Introduction by Keiko Fukai
Takaeuchi Kouzo’s current work began as an accident in 2006. While he was working on his ceramic square tubes he broke one by accident, and was surprised at how much it immediately appealed to him. This instinct was the basis for his future signature series, Modern Remains. Since then, TAKEUCHI has been intentionally breaking the tubes with a hummer to complete his sculptural pieces.
For a period of time while developing his Modern Remains Series Takaeuchi worked on this instinctive appeal to him of the broken pieces. Then a new thought occurred to him. As he describes in his statement, not only is he interested in reflecting the pathos of the repetitive creation and destruction of the physical world throughout human history, but he is also challenging the taboo of selling broken ceramics.
Born in Hyogo Prefecture, where he now lives and works, Takeuchi Kouzo graduated from Osaka University of Art in 2001 with a major in ceramics. Then, he graduated from Tajimi Municipal Ceramic Design Institute in Gifu Prefecture in 2003.
I don’t know why, but since I was a child I have been attracted to geometric shapes, especially aggregated geometric shapes. When I first saw the photos of ancient ruins in South America, my creativity was inspired, and I seriously wanted to express the distinctive ambience of the decayed buildings in my work. That is when I began creating ceramic sculptures composed of square tubes.
In a stage of trial-and-error, one day I dropped a piece by accident. Shocked, I regretted my terrible mistake seriously. However, next came another shock because this broken piece looked to me more beautiful than the unbroken pieces, and it appealed to me very much. Then, with a hammer, I broke all of the other finished tubes in my studio and exhibited them in a solo exhibition in 2006. This is how my Modern Remains Series was born.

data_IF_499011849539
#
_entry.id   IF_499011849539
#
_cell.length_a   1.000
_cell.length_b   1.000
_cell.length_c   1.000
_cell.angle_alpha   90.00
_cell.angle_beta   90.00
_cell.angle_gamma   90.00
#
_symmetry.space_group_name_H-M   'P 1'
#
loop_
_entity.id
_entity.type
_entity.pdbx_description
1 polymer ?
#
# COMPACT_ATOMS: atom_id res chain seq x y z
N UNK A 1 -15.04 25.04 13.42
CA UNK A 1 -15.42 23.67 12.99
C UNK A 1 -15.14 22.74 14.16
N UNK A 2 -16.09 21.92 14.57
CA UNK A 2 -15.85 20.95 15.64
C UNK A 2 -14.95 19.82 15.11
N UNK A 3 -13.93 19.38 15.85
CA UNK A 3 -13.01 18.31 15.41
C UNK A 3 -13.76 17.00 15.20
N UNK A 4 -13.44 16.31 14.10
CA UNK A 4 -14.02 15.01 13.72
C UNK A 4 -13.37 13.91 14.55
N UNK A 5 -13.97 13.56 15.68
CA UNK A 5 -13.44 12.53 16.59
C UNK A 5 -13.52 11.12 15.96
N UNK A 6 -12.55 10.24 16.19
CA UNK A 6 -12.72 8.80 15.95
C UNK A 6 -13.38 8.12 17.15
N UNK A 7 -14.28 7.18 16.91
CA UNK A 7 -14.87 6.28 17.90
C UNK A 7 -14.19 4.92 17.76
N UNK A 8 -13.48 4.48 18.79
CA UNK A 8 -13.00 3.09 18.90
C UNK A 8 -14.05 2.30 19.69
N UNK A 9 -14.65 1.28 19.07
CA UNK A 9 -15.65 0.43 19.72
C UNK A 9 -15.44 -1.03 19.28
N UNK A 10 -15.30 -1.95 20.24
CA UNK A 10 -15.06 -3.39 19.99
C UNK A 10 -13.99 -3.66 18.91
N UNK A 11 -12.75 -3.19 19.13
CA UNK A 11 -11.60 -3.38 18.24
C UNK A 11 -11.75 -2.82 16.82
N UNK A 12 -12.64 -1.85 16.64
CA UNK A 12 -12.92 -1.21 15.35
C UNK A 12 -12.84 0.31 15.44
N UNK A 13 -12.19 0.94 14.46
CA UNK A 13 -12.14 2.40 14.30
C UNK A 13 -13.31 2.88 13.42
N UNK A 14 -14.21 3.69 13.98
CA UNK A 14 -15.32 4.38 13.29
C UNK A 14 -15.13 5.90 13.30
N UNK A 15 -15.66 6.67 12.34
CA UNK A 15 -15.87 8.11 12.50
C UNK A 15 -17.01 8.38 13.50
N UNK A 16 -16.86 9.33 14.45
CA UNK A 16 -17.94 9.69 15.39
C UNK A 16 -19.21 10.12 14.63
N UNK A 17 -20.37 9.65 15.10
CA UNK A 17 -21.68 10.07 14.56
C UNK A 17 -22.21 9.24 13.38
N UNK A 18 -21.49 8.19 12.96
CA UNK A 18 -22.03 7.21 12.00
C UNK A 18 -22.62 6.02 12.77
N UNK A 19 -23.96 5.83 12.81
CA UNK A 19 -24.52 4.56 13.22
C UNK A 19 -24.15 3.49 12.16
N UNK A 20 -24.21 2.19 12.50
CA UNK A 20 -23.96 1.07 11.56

When they see the ruins of decayed buildings, many people have similar nostalgic and sentimental feelings, but if those ruins possess an exquisite balance between the contemporary existence and the deterioration from the past, I believe it is possible to enhance the ephemeral and create dynamic beauty. So, when I break my pieces to create a sculpture I try to be meticulous in my effort to find the perfect balance between the original forms and the deterioration.
The Modern Remains series is created with two major concepts in mind. First, I realize that our civilization has been built on a history of creating and breaking. The countless amazing things created by human beings throughout history have also been destroyed by human beings. Although I know this is a part of human existence, to me there is a sadness about this. And this dichotomy is what I want to express in my work.
The other concept is my desire to challenge the stereotypes of in the world of contemporary ceramics where broken piece are useless, and a broken piece denotes failure. I am raising a question about this: Can works that are broken intentionally be recognized and appreciated for a new aesthetic value in ceramics? If so it will be a groundbreaking step in the ceramic world, especially in the strong, rich, diverse world of Japanese ceramics.
My works are based on these concepts, but I don’t want to forget the feeling that the first broken piece looked beautiful to me. Whatsoever were the concepts of the works, I don’t want to create the pieces that I don’t feel beautiful. This might be one of the most important philosophies for me.